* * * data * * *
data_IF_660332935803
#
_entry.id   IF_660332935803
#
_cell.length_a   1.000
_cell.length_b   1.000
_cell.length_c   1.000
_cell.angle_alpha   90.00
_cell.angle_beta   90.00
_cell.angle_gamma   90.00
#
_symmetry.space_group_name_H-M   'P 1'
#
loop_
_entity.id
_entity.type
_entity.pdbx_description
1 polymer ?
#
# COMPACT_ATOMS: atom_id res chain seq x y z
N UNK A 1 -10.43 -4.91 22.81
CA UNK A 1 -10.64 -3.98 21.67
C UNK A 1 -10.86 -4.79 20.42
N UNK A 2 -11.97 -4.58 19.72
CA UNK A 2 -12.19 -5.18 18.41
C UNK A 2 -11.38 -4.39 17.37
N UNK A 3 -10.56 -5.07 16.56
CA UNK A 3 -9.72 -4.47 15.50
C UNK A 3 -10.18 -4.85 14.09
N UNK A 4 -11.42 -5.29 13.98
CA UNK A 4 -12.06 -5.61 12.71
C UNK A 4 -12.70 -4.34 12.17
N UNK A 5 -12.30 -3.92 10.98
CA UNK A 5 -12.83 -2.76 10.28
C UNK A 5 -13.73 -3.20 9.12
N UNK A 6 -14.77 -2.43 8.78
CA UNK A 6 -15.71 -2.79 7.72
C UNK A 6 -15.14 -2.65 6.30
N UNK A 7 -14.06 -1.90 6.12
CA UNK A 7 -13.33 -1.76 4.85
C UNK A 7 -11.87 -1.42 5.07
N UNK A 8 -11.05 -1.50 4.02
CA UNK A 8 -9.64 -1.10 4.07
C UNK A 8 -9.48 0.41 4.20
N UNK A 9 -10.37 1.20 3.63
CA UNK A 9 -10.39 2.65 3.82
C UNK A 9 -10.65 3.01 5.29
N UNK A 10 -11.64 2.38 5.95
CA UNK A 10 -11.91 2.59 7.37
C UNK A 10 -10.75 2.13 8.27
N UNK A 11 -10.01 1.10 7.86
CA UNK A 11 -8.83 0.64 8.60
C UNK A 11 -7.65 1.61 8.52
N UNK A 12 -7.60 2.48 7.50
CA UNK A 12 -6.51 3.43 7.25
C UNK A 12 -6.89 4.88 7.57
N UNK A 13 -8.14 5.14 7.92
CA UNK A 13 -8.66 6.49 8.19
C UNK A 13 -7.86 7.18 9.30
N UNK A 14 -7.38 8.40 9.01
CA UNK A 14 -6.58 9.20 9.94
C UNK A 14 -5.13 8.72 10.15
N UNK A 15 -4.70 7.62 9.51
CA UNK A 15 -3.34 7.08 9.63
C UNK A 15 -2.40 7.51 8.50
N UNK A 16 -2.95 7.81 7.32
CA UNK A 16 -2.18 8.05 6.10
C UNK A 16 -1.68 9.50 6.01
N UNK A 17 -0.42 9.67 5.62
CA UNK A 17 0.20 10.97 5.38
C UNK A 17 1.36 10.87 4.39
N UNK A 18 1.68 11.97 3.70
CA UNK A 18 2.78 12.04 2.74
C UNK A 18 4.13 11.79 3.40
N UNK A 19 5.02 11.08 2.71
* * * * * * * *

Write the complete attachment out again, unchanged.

data_IF_660332935803
#
_entry.id   IF_660332935803
#
_cell.length_a   1.000
_cell.length_b   1.000
_cell.length_c   1.000
_cell.angle_alpha   90.00
_cell.angle_beta   90.00
_cell.angle_gamma   90.00
#
_symmetry.space_group_name_H-M   'P 1'
#
loop_
_entity.id
_entity.type
_entity.pdbx_description
1 polymer ?
#
# COMPACT_ATOMS: atom_id res chain seq x y z
N UNK A 1 -10.43 -4.91 22.81
CA UNK A 1 -10.64 -3.98 21.67
C UNK A 1 -10.86 -4.79 20.42
N UNK A 2 -11.97 -4.58 19.72
CA UNK A 2 -12.19 -5.18 18.41
C UNK A 2 -11.38 -4.39 17.37
N UNK A 3 -10.56 -5.07 16.56
CA UNK A 3 -9.72 -4.47 15.50
C UNK A 3 -10.18 -4.85 14.09
N UNK A 4 -11.42 -5.29 13.98
CA UNK A 4 -12.06 -5.61 12.71
C UNK A 4 -12.70 -4.34 12.17
N UNK A 5 -12.30 -3.92 10.98
CA UNK A 5 -12.83 -2.76 10.28
C UNK A 5 -13.73 -3.20 9.12
N UNK A 6 -14.77 -2.43 8.78
CA UNK A 6 -15.71 -2.79 7.72
C UNK A 6 -15.14 -2.65 6.30
N UNK A 7 -14.06 -1.90 6.12
CA UNK A 7 -13.33 -1.76 4.85
C UNK A 7 -11.87 -1.42 5.07
N UNK A 8 -11.05 -1.50 4.02
CA UNK A 8 -9.64 -1.10 4.07
C UNK A 8 -9.48 0.41 4.20
N UNK A 9 -10.37 1.20 3.63
CA UNK A 9 -10.39 2.65 3.82
C UNK A 9 -10.65 3.01 5.29
N UNK A 10 -11.64 2.38 5.95
CA UNK A 10 -11.91 2.59 7.37
C UNK A 10 -10.75 2.13 8.27
N UNK A 11 -10.01 1.10 7.86
CA UNK A 11 -8.83 0.64 8.60
C UNK A 11 -7.65 1.61 8.52
N UNK A 12 -7.60 2.48 7.50
CA UNK A 12 -6.51 3.43 7.25
C UNK A 12 -6.89 4.88 7.57
N UNK A 13 -8.14 5.14 7.92
CA UNK A 13 -8.66 6.49 8.19
C UNK A 13 -7.86 7.18 9.30
N UNK A 14 -7.38 8.40 9.01
CA UNK A 14 -6.58 9.20 9.94
C UNK A 14 -5.13 8.72 10.15
N UNK A 15 -4.70 7.62 9.51
CA UNK A 15 -3.34 7.08 9.63
C UNK A 15 -2.40 7.51 8.50
N UNK A 16 -2.95 7.81 7.32
CA UNK A 16 -2.18 8.05 6.10
C UNK A 16 -1.68 9.50 6.01
N UNK A 17 -0.42 9.67 5.62
CA UNK A 17 0.20 10.97 5.38
C UNK A 17 1.36 10.87 4.39
N UNK A 18 1.68 11.97 3.70
CA UNK A 18 2.78 12.04 2.74
C UNK A 18 4.13 11.79 3.40
N UNK A 19 5.02 11.08 2.71